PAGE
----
My brother-in-law's parents were given a refrigerator for their wedding in the 1930's. 60 years later it was still running fine and had never had any service.

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03-03-2021, 12:09 PM
Post: #4
RE: EU Right to Repair Law
Anything can be repaired to an extent - its the cost of repair vs, replacement which should be interesting in regards to the new law. I wonder if the manufactures price structure will compensate. If it brings back warranties to a state where they used to be it would be awesome. 5-10 years on a refrigerator - 1-2 years +/- now.

I left a running 40+ year old gas dryer behind when I moved (the buyers wanted it) common repairs only during my time with it. Our hunting camp had a propane fridge from the 60's (maybe the 50's) that was built like a tank.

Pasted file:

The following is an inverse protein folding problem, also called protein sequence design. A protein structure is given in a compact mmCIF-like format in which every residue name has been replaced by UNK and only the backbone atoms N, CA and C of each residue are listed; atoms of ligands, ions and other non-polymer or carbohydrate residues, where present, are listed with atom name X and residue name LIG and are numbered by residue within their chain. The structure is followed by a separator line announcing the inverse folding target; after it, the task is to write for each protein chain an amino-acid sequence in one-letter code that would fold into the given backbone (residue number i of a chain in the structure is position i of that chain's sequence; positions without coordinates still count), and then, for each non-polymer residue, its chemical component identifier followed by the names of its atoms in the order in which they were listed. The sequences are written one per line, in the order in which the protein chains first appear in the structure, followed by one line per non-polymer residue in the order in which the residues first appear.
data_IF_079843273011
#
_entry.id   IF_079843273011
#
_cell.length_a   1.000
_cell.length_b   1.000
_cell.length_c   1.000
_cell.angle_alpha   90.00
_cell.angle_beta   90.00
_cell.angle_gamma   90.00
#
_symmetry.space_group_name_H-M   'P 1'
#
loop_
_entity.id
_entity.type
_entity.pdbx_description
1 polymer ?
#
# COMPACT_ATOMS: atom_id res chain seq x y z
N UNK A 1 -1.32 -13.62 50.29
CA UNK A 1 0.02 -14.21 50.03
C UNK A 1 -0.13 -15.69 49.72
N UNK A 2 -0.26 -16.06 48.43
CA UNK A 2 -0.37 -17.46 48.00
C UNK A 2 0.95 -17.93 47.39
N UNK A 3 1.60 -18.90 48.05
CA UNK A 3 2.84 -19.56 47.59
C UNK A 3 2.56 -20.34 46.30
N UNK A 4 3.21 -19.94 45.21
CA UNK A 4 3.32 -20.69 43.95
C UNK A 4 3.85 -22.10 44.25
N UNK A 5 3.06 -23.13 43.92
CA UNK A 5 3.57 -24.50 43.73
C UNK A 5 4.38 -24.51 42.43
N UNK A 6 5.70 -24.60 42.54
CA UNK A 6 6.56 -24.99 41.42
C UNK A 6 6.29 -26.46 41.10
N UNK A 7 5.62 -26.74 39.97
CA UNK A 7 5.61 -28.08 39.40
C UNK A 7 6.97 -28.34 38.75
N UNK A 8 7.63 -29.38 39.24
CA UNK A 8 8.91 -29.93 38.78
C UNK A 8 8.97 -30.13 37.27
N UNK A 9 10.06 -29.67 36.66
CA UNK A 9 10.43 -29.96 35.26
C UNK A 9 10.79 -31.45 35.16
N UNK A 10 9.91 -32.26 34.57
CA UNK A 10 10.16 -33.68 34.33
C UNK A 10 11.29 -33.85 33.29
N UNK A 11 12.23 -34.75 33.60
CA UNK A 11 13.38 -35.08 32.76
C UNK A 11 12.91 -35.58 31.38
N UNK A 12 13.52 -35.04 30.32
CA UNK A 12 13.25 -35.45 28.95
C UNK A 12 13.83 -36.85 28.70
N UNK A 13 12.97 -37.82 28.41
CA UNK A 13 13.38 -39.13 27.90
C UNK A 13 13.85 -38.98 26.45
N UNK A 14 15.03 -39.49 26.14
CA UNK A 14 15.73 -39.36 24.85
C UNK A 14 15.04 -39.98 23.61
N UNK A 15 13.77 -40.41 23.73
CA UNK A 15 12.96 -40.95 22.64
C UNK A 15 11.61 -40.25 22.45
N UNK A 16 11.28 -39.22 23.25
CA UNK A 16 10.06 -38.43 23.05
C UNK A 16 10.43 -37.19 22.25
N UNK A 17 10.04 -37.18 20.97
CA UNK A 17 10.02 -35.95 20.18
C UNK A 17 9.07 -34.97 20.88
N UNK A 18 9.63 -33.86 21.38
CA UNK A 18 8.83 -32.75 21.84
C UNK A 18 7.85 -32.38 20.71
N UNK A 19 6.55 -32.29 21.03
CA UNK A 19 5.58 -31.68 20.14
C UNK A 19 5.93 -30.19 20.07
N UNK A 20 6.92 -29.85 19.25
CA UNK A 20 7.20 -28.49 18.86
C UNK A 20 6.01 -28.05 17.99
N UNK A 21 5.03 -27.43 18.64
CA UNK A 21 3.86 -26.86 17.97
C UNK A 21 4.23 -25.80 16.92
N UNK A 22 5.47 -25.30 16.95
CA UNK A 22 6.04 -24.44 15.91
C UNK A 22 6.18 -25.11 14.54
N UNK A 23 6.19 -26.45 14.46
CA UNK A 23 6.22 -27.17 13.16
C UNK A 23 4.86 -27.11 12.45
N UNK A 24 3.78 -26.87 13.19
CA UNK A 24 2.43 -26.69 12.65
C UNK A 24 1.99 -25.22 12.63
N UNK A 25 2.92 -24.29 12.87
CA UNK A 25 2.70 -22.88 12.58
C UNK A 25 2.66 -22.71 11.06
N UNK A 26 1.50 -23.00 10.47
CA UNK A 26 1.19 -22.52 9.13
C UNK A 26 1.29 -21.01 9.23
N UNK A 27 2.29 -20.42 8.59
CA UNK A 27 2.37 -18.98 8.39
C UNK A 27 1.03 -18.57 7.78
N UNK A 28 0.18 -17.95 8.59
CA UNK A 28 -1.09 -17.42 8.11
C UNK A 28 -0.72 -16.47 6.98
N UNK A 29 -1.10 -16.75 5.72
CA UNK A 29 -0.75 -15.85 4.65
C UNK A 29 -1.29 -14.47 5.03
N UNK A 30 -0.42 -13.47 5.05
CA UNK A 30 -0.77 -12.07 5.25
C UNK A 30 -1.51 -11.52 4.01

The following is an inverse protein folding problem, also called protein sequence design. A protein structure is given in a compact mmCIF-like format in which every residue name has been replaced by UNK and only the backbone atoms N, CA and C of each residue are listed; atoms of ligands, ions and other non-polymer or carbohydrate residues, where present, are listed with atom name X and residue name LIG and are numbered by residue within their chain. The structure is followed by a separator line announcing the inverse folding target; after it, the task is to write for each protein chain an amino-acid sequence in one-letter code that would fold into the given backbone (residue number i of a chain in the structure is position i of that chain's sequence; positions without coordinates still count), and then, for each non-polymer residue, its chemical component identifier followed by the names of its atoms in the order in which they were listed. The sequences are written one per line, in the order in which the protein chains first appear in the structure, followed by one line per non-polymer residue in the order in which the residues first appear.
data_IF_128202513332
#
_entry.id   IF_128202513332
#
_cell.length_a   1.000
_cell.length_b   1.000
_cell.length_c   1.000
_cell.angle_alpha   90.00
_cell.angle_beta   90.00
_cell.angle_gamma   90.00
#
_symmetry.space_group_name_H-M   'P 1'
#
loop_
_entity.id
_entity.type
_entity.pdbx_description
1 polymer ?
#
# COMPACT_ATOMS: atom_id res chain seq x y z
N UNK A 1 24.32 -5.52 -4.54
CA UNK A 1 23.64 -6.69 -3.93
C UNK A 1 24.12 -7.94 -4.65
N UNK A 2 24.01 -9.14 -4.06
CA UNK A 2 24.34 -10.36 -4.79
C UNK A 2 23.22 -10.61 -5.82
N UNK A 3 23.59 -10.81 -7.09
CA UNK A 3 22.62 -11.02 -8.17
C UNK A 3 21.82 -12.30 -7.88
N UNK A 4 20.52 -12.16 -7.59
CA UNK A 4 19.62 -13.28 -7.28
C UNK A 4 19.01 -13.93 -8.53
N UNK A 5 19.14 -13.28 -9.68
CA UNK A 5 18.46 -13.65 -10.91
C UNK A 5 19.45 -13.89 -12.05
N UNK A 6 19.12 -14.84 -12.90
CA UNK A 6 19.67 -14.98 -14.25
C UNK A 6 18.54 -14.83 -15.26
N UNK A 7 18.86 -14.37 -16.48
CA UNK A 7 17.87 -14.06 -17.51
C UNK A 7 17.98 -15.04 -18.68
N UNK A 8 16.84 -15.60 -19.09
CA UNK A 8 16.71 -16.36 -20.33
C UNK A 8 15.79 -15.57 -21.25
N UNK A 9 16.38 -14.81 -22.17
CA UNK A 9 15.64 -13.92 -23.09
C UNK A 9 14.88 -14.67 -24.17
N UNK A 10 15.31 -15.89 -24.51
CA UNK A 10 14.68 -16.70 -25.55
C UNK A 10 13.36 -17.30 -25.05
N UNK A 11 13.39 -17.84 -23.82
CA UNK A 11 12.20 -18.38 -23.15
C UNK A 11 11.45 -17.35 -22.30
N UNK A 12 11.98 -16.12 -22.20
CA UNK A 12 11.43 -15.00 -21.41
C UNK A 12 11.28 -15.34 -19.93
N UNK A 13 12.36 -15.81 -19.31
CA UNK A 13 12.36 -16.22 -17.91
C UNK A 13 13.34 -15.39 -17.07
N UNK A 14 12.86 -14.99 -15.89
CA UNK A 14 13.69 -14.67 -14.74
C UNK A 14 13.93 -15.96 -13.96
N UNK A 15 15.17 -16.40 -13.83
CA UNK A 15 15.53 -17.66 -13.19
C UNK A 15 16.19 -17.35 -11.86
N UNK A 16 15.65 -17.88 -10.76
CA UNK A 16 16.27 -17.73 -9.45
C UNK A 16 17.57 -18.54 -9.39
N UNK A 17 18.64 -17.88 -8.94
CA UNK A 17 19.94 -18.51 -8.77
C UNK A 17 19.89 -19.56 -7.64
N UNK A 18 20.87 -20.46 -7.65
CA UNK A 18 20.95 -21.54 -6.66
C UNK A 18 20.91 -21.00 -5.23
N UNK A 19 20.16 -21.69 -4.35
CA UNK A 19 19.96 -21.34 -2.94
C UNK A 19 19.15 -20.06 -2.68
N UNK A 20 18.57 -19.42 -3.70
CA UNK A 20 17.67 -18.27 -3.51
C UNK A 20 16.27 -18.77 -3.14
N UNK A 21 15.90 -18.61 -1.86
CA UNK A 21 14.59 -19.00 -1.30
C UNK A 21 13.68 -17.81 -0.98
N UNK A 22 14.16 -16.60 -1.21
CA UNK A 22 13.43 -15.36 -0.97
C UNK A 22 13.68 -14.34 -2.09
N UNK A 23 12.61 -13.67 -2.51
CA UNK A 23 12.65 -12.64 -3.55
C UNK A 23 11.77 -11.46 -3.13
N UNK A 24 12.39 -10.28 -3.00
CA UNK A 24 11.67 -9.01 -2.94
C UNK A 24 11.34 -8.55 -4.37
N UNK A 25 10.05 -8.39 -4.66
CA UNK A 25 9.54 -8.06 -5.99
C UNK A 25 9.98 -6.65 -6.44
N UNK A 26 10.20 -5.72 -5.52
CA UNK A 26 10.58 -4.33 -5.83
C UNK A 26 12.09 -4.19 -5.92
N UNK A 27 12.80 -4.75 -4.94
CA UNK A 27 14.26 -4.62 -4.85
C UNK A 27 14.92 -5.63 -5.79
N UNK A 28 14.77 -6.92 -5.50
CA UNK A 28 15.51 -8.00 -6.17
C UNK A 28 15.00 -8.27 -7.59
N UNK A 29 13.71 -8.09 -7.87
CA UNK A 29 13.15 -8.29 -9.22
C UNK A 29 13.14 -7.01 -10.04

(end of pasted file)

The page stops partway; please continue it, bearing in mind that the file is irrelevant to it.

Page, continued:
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03-03-2021, 01:20 PM
Post: #5
RE: EU Right to Repair Law
(03-03-2021 12:09 PM)BillBee Wrote:  Anything can be repaired to an extent - its the cost of repair vs, replacement ...

To make things worse, once the "repair phase" kick in, repair frequency shoot up.
On the other hand, replacement cost (product of similar age) goes down.

I am not sure a "right to repair law" can shift this break-even point.

It might even cost more to repair (consumer ultimately pay for the guaranteed spare parts, repair manuals ...)
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03-03-2021, 01:46 PM (This post was last modified: 03-03-2021 01:49 PM by Maximilian Hohmann.)
Post: #6
RE: EU Right to Repair Law
Hello!

(03-03-2021 01:20 PM)Albert Chan Wrote:  I am not sure a "right to repair law" can shift this break-even point.